Horse in Alberta, Canada tests positive for equine infectious anemia

The infected horse resides in Lesser Slave River No. 124.

On May 25, the Canadian Animal Health Surveillance System reported one horse tested positive for positive equine infectious anemia (EIA) in Lesser Slave River No. 124, Alberta, as confirmed by the Canadian Food Inspection Agency’s (CFIA) national reference laboratory. The horse was tested at the owner’s request after having potential exposure to EIA and displaying clinical signs of the disease. The horse had recently been involved in pony chuckwagon activities.

An official quarantine has been placed on the infected horse and other equids on the property. The CFIA has recommended follow-up testing and euthanasia of positive cases and will monitor the situation to determine when the quarantine can be lifted. Biosecurity measures are strongly recommended, and the CFIA might take additional action at other properties where horses might have been exposed during pony chuckwagon activities.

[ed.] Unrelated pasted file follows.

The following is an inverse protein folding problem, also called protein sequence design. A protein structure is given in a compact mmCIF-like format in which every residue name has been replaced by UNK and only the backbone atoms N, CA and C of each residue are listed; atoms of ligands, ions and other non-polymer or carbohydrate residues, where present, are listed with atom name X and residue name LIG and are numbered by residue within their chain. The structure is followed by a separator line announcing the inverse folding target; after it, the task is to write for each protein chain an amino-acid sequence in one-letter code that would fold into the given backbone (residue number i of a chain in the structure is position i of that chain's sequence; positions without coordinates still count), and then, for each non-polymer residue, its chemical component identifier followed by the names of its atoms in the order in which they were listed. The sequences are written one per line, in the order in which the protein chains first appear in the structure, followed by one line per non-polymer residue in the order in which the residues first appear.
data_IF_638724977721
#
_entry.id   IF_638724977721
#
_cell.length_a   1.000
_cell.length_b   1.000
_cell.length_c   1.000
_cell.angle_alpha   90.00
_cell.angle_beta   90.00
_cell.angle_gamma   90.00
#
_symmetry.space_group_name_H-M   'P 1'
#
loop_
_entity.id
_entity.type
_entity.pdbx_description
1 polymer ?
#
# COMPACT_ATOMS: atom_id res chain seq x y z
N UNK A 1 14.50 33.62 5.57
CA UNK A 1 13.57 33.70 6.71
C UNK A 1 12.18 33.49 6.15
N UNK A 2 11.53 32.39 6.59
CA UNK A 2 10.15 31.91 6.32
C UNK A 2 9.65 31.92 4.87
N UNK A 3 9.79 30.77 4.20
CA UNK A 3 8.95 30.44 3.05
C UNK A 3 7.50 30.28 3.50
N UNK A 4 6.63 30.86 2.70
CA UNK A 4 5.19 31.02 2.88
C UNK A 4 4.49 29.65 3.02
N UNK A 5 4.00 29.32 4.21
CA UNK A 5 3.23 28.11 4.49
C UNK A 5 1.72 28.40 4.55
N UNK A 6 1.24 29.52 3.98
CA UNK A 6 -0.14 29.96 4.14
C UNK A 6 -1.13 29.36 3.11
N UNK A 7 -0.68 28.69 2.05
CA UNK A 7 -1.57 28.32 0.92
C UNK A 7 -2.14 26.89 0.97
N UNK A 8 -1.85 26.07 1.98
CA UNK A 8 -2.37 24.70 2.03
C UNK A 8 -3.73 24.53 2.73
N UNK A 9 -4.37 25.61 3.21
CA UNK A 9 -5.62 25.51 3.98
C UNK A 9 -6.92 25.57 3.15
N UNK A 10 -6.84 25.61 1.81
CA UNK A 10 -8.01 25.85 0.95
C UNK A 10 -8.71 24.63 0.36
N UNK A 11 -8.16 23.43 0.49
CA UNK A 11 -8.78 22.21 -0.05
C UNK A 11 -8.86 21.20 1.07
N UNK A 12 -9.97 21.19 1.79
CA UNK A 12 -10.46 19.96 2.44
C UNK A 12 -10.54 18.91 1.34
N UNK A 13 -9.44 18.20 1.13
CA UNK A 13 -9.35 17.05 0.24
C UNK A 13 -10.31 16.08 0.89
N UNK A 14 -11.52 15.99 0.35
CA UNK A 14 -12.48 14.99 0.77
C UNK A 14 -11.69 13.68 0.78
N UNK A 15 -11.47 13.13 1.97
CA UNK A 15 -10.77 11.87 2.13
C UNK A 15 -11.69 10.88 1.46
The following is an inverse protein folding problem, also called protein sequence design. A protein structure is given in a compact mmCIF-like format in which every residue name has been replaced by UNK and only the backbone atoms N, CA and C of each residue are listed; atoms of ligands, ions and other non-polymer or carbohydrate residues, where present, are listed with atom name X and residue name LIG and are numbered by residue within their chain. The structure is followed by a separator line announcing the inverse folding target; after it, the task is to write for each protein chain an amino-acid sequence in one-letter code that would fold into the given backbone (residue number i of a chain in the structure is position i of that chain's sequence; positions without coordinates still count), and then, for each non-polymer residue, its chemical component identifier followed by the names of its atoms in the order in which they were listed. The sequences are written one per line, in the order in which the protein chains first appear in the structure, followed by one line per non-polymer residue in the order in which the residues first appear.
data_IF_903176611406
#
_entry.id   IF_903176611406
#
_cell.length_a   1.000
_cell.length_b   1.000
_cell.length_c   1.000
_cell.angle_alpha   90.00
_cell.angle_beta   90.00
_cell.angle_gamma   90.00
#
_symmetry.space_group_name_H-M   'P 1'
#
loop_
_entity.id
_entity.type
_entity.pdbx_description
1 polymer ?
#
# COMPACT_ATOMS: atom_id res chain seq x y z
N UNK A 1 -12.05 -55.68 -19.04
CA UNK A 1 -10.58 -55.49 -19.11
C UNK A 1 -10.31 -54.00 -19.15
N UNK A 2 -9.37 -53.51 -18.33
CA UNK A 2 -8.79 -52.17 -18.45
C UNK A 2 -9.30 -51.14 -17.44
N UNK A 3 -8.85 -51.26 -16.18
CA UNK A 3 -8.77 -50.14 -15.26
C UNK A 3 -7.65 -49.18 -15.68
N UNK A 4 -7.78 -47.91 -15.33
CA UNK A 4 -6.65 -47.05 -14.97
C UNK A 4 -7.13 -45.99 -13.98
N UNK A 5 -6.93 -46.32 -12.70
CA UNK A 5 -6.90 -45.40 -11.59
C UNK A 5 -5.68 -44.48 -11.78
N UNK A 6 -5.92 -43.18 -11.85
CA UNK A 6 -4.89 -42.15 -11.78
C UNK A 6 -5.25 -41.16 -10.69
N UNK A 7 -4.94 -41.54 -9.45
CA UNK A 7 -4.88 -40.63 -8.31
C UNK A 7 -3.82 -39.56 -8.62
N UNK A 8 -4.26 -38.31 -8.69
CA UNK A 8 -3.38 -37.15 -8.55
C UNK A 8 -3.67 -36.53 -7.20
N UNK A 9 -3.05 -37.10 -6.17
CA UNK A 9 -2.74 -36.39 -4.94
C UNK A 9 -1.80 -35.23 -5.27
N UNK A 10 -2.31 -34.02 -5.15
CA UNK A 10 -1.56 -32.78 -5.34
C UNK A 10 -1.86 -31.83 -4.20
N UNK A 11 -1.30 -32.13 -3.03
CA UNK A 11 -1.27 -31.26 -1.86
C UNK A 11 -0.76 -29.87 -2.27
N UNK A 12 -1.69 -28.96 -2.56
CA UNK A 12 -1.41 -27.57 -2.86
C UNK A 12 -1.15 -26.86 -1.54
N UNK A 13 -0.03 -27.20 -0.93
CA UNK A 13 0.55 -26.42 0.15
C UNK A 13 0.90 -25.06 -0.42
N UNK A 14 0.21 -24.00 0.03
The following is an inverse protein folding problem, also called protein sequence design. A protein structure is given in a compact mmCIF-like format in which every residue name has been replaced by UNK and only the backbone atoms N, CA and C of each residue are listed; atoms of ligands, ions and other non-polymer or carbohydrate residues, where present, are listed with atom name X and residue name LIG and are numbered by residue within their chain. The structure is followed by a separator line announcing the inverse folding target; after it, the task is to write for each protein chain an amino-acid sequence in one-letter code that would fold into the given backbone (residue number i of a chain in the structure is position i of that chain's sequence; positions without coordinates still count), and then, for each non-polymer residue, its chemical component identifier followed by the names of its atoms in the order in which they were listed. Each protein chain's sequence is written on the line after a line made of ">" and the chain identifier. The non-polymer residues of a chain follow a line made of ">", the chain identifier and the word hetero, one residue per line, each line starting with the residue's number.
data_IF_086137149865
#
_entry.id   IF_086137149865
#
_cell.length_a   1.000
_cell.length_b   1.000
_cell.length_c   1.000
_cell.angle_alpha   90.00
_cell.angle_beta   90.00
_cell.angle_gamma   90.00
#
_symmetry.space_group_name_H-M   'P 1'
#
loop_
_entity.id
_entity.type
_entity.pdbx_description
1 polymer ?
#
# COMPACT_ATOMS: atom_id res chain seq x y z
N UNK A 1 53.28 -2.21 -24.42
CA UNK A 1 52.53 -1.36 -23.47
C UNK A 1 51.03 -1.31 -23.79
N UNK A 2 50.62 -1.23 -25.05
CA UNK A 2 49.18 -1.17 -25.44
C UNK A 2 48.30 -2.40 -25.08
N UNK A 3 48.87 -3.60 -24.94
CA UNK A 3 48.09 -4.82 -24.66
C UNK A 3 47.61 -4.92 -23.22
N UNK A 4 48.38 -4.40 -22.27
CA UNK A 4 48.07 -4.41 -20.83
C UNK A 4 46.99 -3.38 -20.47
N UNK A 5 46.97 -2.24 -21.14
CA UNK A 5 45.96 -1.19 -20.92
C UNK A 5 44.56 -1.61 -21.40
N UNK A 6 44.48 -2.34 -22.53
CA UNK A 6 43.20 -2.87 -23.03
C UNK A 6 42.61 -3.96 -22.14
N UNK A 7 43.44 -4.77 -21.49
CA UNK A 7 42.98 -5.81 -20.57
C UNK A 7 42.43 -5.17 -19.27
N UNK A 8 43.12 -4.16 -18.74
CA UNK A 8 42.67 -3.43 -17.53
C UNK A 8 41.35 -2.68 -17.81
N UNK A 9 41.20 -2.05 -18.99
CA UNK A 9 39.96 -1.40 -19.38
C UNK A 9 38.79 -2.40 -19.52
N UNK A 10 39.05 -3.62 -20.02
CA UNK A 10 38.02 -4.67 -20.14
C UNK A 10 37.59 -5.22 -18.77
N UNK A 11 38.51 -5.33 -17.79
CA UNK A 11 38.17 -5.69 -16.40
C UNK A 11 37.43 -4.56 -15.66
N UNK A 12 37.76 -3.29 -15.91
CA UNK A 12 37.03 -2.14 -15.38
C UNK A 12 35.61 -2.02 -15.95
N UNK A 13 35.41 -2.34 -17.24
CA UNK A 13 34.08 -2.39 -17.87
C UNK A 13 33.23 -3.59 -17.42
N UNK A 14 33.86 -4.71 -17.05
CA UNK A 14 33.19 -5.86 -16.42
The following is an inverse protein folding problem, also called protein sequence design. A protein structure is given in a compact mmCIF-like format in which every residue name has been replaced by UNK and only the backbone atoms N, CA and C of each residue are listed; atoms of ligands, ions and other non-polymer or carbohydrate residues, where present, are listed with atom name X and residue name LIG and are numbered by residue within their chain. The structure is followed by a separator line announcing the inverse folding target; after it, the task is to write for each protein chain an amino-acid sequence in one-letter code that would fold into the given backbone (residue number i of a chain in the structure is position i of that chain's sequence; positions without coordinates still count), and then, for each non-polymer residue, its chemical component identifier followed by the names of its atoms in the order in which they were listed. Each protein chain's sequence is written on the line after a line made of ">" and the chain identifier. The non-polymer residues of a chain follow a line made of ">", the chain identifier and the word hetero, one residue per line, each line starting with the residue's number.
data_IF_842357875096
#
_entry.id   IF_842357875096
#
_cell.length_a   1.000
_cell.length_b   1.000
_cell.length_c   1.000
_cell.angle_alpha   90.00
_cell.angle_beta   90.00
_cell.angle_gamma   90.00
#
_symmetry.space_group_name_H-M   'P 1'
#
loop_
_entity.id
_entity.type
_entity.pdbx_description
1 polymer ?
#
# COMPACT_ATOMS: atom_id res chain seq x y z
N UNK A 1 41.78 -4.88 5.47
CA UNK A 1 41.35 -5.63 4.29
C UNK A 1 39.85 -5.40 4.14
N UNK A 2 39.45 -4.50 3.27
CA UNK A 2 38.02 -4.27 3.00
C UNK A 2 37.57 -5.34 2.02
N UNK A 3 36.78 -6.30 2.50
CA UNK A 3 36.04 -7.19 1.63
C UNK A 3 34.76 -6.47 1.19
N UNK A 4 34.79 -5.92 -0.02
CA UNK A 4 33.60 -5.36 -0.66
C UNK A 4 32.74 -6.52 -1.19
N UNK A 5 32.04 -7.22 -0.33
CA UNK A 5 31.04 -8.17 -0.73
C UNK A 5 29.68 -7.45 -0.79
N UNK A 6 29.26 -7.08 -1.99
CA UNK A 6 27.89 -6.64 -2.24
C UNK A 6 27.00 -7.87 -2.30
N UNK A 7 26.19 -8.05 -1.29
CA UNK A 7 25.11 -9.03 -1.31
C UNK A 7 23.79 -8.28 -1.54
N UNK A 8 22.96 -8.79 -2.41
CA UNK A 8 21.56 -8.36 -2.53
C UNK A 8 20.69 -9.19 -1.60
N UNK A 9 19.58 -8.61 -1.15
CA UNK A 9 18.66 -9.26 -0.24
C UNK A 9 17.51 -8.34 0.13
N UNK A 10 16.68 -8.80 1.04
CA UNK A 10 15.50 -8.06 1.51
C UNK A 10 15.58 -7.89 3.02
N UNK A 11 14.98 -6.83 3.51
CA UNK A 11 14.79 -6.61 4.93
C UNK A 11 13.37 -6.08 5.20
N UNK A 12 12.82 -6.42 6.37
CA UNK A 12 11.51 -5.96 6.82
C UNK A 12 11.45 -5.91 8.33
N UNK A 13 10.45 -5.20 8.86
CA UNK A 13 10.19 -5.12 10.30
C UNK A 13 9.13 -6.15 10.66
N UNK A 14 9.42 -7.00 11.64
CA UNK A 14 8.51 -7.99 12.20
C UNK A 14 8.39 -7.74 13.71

EDCC Health Watch is an Equine Network marketing program that utilizes information from the Equine Disease Communication Center (EDCC) to create and disseminate verified equine disease reports. The EDCC is an independent nonprofit organization that is supported by industry donations in order to provide open access to infectious disease information.

About EIA

Equine infectious anemia is a viral disease that attacks horses’ immune systems. The virus is transmitted through the exchange of body fluids from an infected to an uninfected animal, often by blood-feeding insects such as horseflies. It can also be transmitted through the use of blood-contaminated instruments or needles.

Coggins test screens horses’ blood for antibodies that are indicative of the presence of the EIA virus. Most U.S. states require horses to have proof of a negative Coggins test to travel across state lines.

Once an animal is infected with EIA, it is infected for life and can be a reservoir for the spread of disease. Not all horses show signs of disease, but those that do can exhibit:

  • Progressive body condition loss;
  • Muscle weakness;
  • Poor stamina;
  • Fever;
  • Depression; and
  • Anemia.

EIA has no vaccine and no cure. A horse diagnosed with the disease dies, is euthanized, or must be placed under extremely strict quarantine conditions (at least 200 yards away from unaffected equids) for the rest of his life.


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